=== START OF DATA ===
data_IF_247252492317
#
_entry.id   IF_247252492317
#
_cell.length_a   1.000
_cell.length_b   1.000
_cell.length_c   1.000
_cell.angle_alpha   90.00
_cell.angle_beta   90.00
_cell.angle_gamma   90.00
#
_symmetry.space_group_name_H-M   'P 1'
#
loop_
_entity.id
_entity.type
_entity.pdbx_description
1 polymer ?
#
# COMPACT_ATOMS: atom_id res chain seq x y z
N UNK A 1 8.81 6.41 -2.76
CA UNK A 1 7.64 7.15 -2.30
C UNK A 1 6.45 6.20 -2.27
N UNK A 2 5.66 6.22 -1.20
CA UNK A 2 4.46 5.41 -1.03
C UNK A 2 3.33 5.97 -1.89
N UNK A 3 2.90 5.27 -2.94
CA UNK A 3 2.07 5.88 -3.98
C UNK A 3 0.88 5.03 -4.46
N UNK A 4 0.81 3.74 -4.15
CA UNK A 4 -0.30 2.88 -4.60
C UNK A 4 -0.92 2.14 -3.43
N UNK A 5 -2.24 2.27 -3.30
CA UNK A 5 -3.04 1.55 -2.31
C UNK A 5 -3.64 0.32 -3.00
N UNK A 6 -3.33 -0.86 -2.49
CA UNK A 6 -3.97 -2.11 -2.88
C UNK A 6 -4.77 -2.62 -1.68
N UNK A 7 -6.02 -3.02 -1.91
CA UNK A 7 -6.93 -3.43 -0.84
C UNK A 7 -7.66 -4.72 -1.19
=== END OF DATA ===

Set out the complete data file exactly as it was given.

data_IF_247252492317
#
_entry.id   IF_247252492317
#
_cell.length_a   1.000
_cell.length_b   1.000
_cell.length_c   1.000
_cell.angle_alpha   90.00
_cell.angle_beta   90.00
_cell.angle_gamma   90.00
#
_symmetry.space_group_name_H-M   'P 1'
#
loop_
_entity.id
_entity.type
_entity.pdbx_description
1 polymer ?
#
# COMPACT_ATOMS: atom_id res chain seq x y z
N UNK A 1 8.81 6.41 -2.76
CA UNK A 1 7.64 7.15 -2.30
C UNK A 1 6.45 6.20 -2.27
N UNK A 2 5.66 6.22 -1.20
CA UNK A 2 4.46 5.41 -1.03
C UNK A 2 3.33 5.97 -1.89
N UNK A 3 2.90 5.27 -2.94
CA UNK A 3 2.07 5.88 -3.98
C UNK A 3 0.88 5.03 -4.46
N UNK A 4 0.81 3.74 -4.15
CA UNK A 4 -0.30 2.88 -4.60
C UNK A 4 -0.92 2.14 -3.43
N UNK A 5 -2.24 2.27 -3.30
CA UNK A 5 -3.04 1.55 -2.31
C UNK A 5 -3.64 0.32 -3.00
N UNK A 6 -3.33 -0.86 -2.49
CA UNK A 6 -3.97 -2.11 -2.88
C UNK A 6 -4.77 -2.62 -1.68
N UNK A 7 -6.02 -3.02 -1.91
CA UNK A 7 -6.93 -3.43 -0.84
C UNK A 7 -7.66 -4.72 -1.19